Bordeaux, France (AFP) Feb 8, 2011
Bordeaux's fabled wine grapes are under threat from global warming, climate experts told a meeting of industry leaders Tuesday.
"The pessimistic scenario shows that Bordeaux's climate, by 2050, will no longer favour Cabernet and Merlot," the backbone varietals of the region's red wines, said Jean-Pascal Goutouly, a researcher at the National Institute for Agricultural research (INRA).
"We are currently on the most pessimistic curve -- that's the emergency," he told winemakers from some of the region's most prestigious chateaux.
For Bordeaux, climate change means higher minimal temperatures and drought during the summer, the conference heard.
The first means that grapes ripen earlier, and the second that vines are more likely to lack water at a critical stage of maturation.
The result is that aromas lose their freshness, and the wines lack the delicate balance of acidity, sugar and tannins that allow them to age gracefully -- and fetch huge prices at market.
Despite the bad news, winegrowers remained optimistic about their ability to overcome the challenges confronting them.
"If climate change comes quickly, it will be difficult. If it comes slowly, we will adapt," said Philippe Bardet, a winegrower on the council's technical committee.
"We survived phylloxera, which wiped out every vine in five years. We will adapt to climate change."
In the late 19th century an epidemic of the aphid-like pest phylloxera destroyed most of Europe's vineyards, especially in France.
Grape growers began to notice unusual patterns above-and-beyond the region's fickle weather nearly three decades ago, well before scientists began to sound the climate change alarm.
"We've seen climate warming since the 1980's with the date of the harvest coming earlier, but now it seems to have stabilized," said Bardet.
"The average temperature is lower. But experts say it could start rising again."
Goutouly held up the 2003 heat wave -- when temperatures frequently topped 40 degrees Celsius (104 degrees Fahrenheit) -- as an example of what Bordeaux can expect on a more frequent basis by century's end.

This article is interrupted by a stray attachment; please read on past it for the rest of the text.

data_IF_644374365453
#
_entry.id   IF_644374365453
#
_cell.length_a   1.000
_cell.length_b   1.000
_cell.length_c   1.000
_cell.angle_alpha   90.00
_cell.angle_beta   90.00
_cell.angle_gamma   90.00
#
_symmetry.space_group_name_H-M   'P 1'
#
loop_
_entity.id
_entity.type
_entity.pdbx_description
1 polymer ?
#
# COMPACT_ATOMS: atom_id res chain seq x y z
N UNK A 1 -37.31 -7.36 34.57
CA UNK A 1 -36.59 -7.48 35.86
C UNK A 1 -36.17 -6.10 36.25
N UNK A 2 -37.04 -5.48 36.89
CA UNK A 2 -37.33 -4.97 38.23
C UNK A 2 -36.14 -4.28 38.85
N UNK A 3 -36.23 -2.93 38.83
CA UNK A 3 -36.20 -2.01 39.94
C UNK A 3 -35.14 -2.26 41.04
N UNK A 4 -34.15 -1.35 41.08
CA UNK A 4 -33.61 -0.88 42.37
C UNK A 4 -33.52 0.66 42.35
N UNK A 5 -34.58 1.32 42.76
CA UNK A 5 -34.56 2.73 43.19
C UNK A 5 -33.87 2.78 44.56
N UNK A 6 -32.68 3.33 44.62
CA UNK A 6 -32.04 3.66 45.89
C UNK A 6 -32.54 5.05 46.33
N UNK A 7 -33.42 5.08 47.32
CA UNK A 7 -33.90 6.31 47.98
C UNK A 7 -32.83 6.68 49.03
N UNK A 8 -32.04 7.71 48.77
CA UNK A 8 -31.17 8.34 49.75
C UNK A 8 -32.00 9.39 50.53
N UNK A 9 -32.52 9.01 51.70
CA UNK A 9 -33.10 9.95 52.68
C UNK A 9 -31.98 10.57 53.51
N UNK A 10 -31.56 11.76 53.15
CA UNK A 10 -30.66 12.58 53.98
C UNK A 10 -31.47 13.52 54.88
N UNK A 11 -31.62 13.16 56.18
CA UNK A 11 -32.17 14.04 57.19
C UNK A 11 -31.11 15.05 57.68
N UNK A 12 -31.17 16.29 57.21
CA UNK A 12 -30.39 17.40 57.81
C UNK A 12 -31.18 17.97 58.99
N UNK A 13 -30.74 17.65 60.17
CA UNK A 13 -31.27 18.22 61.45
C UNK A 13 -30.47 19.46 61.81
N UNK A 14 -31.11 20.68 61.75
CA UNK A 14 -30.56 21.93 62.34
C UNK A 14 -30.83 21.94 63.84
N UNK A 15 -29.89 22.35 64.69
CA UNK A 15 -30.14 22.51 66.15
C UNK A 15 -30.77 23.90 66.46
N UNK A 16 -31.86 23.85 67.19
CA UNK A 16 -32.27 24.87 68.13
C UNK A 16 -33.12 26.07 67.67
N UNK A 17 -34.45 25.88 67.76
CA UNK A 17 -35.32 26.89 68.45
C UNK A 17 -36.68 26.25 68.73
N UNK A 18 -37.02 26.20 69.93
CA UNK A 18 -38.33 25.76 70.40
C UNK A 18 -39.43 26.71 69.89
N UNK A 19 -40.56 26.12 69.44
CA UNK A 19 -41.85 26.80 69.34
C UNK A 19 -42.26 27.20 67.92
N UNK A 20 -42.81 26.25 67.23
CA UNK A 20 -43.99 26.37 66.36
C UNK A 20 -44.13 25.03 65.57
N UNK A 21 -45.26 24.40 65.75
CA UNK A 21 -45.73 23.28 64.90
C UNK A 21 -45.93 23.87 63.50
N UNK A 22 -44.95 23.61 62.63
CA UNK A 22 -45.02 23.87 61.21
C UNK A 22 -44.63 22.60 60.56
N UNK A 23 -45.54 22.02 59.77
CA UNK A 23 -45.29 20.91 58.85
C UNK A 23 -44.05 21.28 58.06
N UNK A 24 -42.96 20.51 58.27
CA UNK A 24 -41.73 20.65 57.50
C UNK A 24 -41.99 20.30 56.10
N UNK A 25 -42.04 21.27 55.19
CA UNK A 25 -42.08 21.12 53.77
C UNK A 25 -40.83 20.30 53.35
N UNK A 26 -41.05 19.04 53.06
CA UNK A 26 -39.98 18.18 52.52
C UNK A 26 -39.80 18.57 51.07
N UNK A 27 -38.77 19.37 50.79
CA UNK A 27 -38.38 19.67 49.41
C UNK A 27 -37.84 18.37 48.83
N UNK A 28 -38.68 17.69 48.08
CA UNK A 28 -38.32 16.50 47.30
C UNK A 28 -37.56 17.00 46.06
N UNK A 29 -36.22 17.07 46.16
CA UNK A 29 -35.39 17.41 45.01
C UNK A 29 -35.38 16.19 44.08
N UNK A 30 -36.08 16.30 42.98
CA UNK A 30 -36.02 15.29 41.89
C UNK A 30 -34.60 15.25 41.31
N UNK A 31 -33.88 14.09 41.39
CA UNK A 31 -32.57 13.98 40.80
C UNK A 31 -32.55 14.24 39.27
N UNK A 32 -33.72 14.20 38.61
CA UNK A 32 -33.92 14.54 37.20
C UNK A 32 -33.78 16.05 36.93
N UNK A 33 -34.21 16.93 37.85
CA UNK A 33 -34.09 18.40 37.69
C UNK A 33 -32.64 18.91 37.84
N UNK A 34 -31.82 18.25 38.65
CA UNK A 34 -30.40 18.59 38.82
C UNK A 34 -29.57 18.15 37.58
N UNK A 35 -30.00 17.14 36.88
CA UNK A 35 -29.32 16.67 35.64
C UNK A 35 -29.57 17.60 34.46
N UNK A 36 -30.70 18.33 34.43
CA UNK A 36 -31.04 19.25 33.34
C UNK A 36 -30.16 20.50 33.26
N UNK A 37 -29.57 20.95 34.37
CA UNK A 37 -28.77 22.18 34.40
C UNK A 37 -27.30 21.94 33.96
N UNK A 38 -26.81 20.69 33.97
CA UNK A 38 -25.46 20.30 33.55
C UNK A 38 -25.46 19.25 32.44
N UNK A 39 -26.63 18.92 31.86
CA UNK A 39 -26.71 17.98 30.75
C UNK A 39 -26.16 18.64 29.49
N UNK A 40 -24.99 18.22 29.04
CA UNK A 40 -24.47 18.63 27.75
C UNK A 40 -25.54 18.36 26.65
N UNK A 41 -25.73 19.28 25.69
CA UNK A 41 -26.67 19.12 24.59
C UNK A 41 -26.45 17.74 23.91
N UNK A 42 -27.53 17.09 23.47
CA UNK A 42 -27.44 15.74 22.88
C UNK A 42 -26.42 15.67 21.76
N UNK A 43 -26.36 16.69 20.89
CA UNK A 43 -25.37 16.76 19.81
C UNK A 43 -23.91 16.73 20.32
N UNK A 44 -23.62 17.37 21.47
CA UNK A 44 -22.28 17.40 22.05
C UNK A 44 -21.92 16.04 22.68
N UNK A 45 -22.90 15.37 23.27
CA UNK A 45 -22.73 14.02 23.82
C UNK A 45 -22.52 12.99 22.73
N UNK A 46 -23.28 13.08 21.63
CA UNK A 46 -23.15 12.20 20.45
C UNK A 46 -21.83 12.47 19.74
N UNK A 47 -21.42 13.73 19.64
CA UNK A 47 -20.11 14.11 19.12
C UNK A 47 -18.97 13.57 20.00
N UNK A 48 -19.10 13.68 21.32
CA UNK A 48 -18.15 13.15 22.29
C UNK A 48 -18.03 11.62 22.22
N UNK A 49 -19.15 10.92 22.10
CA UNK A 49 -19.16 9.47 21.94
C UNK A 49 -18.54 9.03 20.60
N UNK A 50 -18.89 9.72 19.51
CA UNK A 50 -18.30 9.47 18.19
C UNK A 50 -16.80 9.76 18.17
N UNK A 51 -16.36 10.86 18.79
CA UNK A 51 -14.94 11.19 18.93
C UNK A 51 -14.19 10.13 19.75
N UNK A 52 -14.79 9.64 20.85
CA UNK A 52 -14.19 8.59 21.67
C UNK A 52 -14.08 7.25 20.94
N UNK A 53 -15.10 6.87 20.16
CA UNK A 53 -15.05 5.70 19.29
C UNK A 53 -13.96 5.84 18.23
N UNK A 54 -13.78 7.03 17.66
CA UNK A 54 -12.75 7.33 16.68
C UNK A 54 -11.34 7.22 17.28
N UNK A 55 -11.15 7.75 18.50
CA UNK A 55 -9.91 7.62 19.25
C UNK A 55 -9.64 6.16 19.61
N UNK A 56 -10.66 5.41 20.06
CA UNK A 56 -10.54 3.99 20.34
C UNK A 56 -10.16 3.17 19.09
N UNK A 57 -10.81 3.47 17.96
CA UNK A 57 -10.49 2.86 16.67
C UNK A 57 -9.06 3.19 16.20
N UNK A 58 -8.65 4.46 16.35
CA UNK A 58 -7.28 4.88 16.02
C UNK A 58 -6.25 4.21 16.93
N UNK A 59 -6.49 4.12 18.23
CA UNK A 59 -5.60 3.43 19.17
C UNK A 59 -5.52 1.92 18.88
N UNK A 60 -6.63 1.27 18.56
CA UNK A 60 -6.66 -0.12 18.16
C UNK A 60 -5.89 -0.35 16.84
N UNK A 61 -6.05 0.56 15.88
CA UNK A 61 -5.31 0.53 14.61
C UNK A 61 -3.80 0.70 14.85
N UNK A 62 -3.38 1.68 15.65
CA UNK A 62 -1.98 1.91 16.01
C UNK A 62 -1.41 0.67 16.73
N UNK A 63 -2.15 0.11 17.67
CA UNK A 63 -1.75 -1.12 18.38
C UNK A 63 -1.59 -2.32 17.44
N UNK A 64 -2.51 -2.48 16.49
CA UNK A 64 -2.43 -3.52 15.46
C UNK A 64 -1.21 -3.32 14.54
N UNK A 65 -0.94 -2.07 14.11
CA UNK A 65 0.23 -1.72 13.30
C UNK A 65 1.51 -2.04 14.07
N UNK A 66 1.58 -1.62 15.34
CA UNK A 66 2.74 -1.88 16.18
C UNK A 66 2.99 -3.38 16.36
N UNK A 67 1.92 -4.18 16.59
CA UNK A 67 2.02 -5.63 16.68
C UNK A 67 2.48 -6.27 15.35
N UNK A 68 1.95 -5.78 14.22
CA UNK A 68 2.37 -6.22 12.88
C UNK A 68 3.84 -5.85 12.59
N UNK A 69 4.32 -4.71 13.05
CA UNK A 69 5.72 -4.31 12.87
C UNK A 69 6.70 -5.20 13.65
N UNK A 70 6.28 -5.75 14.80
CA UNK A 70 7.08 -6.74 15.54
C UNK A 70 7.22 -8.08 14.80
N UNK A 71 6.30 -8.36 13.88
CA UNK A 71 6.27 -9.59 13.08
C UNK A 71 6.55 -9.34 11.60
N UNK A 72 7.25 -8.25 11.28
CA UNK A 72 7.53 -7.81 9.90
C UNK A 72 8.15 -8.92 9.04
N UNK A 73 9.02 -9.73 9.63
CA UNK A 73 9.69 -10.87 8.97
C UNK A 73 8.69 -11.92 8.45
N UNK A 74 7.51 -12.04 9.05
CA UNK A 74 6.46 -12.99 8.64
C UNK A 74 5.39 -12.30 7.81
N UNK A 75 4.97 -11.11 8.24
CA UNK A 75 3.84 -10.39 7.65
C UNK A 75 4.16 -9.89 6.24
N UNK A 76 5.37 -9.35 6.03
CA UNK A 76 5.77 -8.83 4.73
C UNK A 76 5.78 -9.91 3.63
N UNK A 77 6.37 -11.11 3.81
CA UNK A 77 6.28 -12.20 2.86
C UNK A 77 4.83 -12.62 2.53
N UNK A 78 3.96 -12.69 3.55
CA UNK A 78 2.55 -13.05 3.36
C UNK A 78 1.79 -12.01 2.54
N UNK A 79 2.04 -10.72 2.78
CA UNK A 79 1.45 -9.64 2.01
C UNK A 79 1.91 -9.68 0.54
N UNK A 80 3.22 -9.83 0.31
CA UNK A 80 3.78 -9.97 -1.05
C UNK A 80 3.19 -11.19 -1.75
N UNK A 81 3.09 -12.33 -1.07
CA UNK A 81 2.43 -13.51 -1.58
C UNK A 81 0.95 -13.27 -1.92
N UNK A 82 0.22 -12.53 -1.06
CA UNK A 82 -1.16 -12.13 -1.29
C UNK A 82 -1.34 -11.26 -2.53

"In 2003, the vineyards that produce Lafite had a classic, typical reaction," producing stellar bottles, said Charles Chevalier, technical director and winemaker at the fabled chateau. "But lesser terroirs were more sensitive -- those grapes had higher sugar levels."
The consulting oenologist at another renowned estate admitted that some plots "didn't do well at all" in coping with the extreme conditions.
Already the winegrowers have begun adapting, turning to clones -- slight variations within a varietal -- that had been set aside in the past because they ripened too late, and looking at rootstock that will deliver water during a drought.
Share This Article With Planet Earth
Farming Today - Suppliers and Technology
Drought threatens China crops, UN Food agency warns
Rome (AFP) Feb 8, 2011
A severe winter drought is threatening crop production in China, the world's biggest wheat provider, the UN's Food and Agriculture Organisation (FAO) said in an alert issued Tuesday. Substantially below-normal rainfall since October in Northern China has not only put the crop at risk but has also caused shortages in drinking water affecting over 2.57 million people and their livestock, FAO s ... read more
CryoSat Ice Data Now Open To All|
First Results Of Cluster's Auroral Acceleration Campaign
Iran opens centre for satellite images
'Armchair' archaeologist sees Saudi sites
SkyTraq Introduces Low-Power High-Performance GLONASS/GPS Receiver
JAXA Selects Spirent For Multi-GNSS Testing
Nokia in maps tie-up with China's Sina, Tencent
Russia To Launch New Batch Of Glonass Satellites By June
U.K. says forest-sale plans still alive
Along Sega, eco warrior and tribal chief, dies in Borneo
Wildlife volunteers kidnapped in east India: police
Forests could start growing again: UN expert
Ethanol Emergency Response Training Introduced To Nine Selected Cities
Construction Of Phase II Grower Harvester Technology Completed
Biofuels Production From Integrated Seawater Agriculture System
Bioplastics And Biofuels Partnership Opportunities Are Drying Up
Arizona Commission Approves Crossroads Solar Energy Project
Mortenson To Construct World's Largest CPV Solar Plant
Sharp Solar Project To Provide Clean Energy To City Of Brea
Solis Partners To Build Rooftop Solar PV System
GL Garrad Hassan Launches Onshore Wind Resource Mapping For UK
Construction Begins On Dempsey Ridge Wind Project
India's Suzlon wins $1.28 bn wind power deal
German wind sector hopes for 2011 comeback
China mine blast death toll up to 26: state media
Seven found dead in China mine flood: state media
China mine flood traps at least seven: state media
29 still trapped in New Zealand coal mine
China saw more people divorce than marry in 2010
China orders pro-party reporting: rights groups
Chinese New Year, Vegas-style
How the Chinese rabbit became a cat in Vietnam
|The content herein, unless otherwise known to be public domain, are Copyright 1995-2010 - SpaceDaily. AFP and UPI Wire Stories are copyright Agence France-Presse and United Press International. ESA Portal Reports are copyright European Space Agency. All NASA sourced material is public domain. Additional copyrights may apply in whole or part to other bona fide parties. Advertising does not imply endorsement,agreement or approval of any opinions, statements or information provided by SpaceDaily on any Web page published or hosted by SpaceDaily. Privacy Statement|